“Storyteller” Click on image to connect to WPClipArt.com.

“Ugh,” said Simplia, groping her way down the stairs.

“Blech,” Sagacia echoed, pushing the kitchen door open. “Co-o-offffffeeee!” she wailed.

Simplia dug two K-cups out of the reproduction Tom’s Peanuts jar. Sagacia pressed the “on” button and refilled the water vessel.

“How could we oversleep by a whole day!!?” Simplia asked. “24 hours!”

“You have to make up for three nights of not sleeping at all at the National Storytelling Network Conference,” Sagacia replied, popping the cup in the coffeemaker. “Three nights; that’s 24 hours you have to make up somehow.”

“Well, sleeping all day didn’t work!” Simplia whined.

“True,” Sagacia yawned.

The coffeemaker churned and spinned out it’s final puff of steam, and Sagacia handed the mug to Simplia. She discarded the K-cup and put in another.

“We are just big fakes, you know it?” Simplia sighed. “In the afternoons at the Fairy Tale Lobby we brew fine tea and serve it in elegant cups and have crumpets on the side, but when nobody’s looking, we pour our hot caffeine down our throats in the fastest way possible.”

“That’s not being fake,” Sagacia argued. “It’s being good hosts.”  She lifted her mug to her lips and took in that first glorious slurp of aromatic flavor. “Have you seen the newspaper?” she asked.

“On the table,” Simplia pointed. “Though I don’t know how it got there. I didn’t go outside to get it, did you?”

“Nope,” Sagacia said as she pulled out the chair and sat down in front of it. “Oh, it’s yesterday’s,” she added. “See, Monday, August 3.”

“We didn’t go outside and get it yesterday, either.” Simplia noted. “The only thing either of us got up for yesterday was to go to the bathroom.”

“True,” Sagacia agreed. She put on her glasses. “Wait! Look at this lead article!” she said, handing the whole newspaper to her friend.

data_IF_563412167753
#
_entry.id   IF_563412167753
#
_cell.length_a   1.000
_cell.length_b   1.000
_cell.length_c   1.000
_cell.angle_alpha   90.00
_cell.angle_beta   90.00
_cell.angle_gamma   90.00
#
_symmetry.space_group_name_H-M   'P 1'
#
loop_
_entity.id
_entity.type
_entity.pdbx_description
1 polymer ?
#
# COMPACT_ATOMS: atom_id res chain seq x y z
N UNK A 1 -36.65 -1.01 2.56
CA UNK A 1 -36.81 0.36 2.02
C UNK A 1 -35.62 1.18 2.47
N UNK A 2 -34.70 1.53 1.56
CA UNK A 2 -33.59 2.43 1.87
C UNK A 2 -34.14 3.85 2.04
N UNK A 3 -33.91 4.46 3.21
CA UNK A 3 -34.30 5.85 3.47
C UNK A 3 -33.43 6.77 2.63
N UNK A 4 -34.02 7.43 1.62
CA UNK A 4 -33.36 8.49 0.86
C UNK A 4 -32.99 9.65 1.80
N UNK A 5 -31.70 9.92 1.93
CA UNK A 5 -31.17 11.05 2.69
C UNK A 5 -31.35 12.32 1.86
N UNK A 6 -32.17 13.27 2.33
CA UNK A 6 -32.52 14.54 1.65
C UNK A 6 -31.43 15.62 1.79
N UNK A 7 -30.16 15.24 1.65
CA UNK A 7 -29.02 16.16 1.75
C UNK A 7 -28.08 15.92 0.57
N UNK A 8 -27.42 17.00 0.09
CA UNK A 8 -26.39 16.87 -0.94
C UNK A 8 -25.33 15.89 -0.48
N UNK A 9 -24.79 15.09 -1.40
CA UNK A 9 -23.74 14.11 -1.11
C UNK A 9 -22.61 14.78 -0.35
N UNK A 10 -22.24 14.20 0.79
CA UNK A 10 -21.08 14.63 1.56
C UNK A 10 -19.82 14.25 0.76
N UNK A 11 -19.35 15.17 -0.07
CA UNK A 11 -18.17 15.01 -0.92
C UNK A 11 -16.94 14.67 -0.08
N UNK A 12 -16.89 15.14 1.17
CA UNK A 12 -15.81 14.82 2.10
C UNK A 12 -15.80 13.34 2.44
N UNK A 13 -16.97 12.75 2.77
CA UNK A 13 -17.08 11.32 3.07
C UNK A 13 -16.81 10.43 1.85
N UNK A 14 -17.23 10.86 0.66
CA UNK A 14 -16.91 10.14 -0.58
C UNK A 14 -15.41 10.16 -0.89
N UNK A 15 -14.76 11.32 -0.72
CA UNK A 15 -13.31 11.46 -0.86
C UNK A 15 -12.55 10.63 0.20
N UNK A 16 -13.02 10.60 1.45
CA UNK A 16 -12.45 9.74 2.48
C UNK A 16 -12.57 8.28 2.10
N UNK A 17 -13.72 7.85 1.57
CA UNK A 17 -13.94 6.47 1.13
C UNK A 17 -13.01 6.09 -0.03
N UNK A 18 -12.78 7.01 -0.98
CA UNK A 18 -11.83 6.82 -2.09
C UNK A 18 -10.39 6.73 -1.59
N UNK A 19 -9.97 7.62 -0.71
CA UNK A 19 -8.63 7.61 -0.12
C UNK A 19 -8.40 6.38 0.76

Simplia put on her glasses and squinted at the words. “Oh, my!” She said. “You mean we missed the whole magical third day of the month?”

“We did,” Sagacia said. “But it still happened!”

“Yep,” Simplia said. “I guess it did!” And then she read aloud:

Dear Vasalisa the wise:

I just wonder: Who the heck tells Fairy Tales any more?

I mean, really TELLS them. Outloud. For their children and their friends. You know, like in the old days? Does that even happen any more?

Have we all gone so literate we can only sit by ourselves and read and shush everyone around us so we can do that? Alone?

I mean, sure you can tell about your day or tell family stories to family members or tell about something that happened in history–especially on an anniversary or something like that. Or you can recount a legend when you drive past its landmark. But Fairy Tales?

I mean really, who does that! And if they do tell Fairy Tales, how? Where? And what good do they do these days, anyway!!

Not that I’m . . .

Challenging you in Chattanooga

Sagacia slammed her coffee cup down on the table. “Well!” she said. “We’ll just see about THAT!”

Murzik read the signs. He lept down from the chair he’d been purring in thinking he could follow the Simpletons to the fairy tale lobby. Or, better yet, get some cat food before they left. Yeah, that! That would be much better!

“Meow,” he called out.

“Just let me get on my walking shoes!” Simplia said.

“Meow!” Murzik pleaded. “Me-o-o-ow!”

So, dear reader, what do you say?